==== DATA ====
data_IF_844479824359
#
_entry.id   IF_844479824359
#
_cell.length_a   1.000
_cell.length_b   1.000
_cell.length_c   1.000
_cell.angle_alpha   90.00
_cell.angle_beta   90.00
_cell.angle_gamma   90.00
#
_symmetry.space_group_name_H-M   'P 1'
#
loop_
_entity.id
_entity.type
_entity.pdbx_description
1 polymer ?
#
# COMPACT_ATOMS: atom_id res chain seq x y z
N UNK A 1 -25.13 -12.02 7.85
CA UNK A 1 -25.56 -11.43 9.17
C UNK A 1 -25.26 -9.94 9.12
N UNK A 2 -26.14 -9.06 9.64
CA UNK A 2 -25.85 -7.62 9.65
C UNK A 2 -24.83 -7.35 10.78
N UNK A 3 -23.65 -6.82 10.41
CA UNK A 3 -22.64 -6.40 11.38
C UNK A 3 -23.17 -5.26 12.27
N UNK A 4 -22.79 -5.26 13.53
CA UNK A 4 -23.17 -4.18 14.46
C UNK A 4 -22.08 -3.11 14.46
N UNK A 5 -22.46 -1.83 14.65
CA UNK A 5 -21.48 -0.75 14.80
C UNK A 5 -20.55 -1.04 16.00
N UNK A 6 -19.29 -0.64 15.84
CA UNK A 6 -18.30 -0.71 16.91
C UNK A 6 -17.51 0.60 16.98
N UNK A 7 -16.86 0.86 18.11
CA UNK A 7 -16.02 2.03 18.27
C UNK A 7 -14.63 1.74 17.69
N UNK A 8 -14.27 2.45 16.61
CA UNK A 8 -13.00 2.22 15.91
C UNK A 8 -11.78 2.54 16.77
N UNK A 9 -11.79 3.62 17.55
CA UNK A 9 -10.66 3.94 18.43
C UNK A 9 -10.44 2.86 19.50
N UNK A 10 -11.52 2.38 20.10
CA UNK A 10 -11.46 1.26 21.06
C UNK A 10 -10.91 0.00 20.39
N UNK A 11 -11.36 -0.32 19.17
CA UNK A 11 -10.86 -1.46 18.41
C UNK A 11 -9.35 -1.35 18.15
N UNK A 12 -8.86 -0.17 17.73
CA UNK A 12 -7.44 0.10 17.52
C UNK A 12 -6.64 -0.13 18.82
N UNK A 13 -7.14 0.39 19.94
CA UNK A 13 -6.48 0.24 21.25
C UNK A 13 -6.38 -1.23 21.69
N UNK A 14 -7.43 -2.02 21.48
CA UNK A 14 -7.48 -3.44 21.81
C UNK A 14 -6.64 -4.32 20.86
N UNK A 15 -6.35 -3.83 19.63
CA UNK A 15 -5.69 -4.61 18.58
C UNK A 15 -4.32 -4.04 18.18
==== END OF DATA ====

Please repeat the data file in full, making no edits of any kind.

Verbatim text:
data_IF_844479824359
#
_entry.id   IF_844479824359
#
_cell.length_a   1.000
_cell.length_b   1.000
_cell.length_c   1.000
_cell.angle_alpha   90.00
_cell.angle_beta   90.00
_cell.angle_gamma   90.00
#
_symmetry.space_group_name_H-M   'P 1'
#
loop_
_entity.id
_entity.type
_entity.pdbx_description
1 polymer ?
#
# COMPACT_ATOMS: atom_id res chain seq x y z
N UNK A 1 -25.13 -12.02 7.85
CA UNK A 1 -25.56 -11.43 9.17
C UNK A 1 -25.26 -9.94 9.12
N UNK A 2 -26.14 -9.06 9.64
CA UNK A 2 -25.85 -7.62 9.65
C UNK A 2 -24.83 -7.35 10.78
N UNK A 3 -23.65 -6.82 10.41
CA UNK A 3 -22.64 -6.40 11.38
C UNK A 3 -23.17 -5.26 12.27
N UNK A 4 -22.79 -5.26 13.53
CA UNK A 4 -23.17 -4.18 14.46
C UNK A 4 -22.08 -3.11 14.46
N UNK A 5 -22.46 -1.83 14.65
CA UNK A 5 -21.48 -0.75 14.80
C UNK A 5 -20.55 -1.04 16.00
N UNK A 6 -19.29 -0.64 15.84
CA UNK A 6 -18.30 -0.71 16.91
C UNK A 6 -17.51 0.60 16.98
N UNK A 7 -16.86 0.86 18.11
CA UNK A 7 -16.02 2.03 18.27
C UNK A 7 -14.63 1.74 17.69
N UNK A 8 -14.27 2.45 16.61
CA UNK A 8 -13.00 2.22 15.91
C UNK A 8 -11.78 2.54 16.77
N UNK A 9 -11.79 3.62 17.55
CA UNK A 9 -10.66 3.94 18.43
C UNK A 9 -10.44 2.86 19.50
N UNK A 10 -11.52 2.38 20.10
CA UNK A 10 -11.46 1.26 21.06
C UNK A 10 -10.91 0.00 20.39
N UNK A 11 -11.36 -0.32 19.17
CA UNK A 11 -10.86 -1.46 18.41
C UNK A 11 -9.35 -1.35 18.15
N UNK A 12 -8.86 -0.17 17.73
CA UNK A 12 -7.44 0.10 17.52
C UNK A 12 -6.64 -0.13 18.82
N UNK A 13 -7.14 0.39 19.94
CA UNK A 13 -6.48 0.24 21.25
C UNK A 13 -6.38 -1.23 21.69
N UNK A 14 -7.43 -2.02 21.48
CA UNK A 14 -7.48 -3.44 21.81
C UNK A 14 -6.64 -4.32 20.86
N UNK A 15 -6.35 -3.83 19.63
CA UNK A 15 -5.69 -4.61 18.58
C UNK A 15 -4.32 -4.04 18.18